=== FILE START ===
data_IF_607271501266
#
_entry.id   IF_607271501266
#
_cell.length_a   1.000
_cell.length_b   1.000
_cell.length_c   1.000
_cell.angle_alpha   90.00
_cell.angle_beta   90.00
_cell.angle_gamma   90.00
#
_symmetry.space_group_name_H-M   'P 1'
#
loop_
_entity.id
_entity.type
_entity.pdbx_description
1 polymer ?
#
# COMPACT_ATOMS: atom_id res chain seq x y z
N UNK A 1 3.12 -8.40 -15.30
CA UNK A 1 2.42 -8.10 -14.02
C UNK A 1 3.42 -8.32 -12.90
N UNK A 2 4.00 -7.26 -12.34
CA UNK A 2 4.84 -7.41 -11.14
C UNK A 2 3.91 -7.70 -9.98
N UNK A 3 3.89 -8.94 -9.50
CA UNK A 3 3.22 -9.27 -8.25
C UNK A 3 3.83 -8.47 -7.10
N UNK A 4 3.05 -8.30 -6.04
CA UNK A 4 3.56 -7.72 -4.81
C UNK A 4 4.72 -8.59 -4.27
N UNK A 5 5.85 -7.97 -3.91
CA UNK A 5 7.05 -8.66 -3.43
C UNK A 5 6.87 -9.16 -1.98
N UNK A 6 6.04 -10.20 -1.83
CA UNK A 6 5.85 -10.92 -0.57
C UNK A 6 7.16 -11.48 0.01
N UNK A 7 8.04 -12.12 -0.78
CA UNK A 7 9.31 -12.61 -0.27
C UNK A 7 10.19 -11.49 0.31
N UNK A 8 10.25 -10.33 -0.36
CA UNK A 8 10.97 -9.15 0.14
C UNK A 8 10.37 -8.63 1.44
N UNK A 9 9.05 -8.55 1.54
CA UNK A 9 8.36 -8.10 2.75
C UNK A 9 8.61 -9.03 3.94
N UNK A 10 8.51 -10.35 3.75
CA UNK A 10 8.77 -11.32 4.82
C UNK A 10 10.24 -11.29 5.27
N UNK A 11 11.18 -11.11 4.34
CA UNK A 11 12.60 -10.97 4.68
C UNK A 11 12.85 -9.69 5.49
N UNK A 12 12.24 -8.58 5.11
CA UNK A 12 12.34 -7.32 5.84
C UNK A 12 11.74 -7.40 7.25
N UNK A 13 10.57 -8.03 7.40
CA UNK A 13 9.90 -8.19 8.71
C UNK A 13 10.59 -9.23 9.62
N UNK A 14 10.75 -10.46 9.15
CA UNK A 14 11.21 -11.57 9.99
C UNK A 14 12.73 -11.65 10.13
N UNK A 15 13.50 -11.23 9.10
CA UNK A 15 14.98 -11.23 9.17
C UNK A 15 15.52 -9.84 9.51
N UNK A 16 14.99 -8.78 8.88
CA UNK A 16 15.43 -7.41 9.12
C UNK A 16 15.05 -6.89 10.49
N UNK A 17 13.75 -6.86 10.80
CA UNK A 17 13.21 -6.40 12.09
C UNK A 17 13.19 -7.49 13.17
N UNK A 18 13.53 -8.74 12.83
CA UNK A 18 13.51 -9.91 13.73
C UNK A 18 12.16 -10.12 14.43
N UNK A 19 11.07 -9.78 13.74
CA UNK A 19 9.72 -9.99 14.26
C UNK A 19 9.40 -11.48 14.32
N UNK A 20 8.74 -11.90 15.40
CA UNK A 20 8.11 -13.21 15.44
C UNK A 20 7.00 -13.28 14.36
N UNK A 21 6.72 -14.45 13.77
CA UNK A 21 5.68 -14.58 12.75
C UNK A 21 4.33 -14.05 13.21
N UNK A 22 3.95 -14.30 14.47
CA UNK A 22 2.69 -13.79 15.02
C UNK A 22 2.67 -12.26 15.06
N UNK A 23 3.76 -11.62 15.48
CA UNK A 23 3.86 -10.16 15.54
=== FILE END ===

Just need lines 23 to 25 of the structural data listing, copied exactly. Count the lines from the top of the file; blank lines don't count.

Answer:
C UNK A 1 3.42 -8.32 -12.90
N UNK A 2 4.00 -7.26 -12.34
CA UNK A 2 4.84 -7.41 -11.14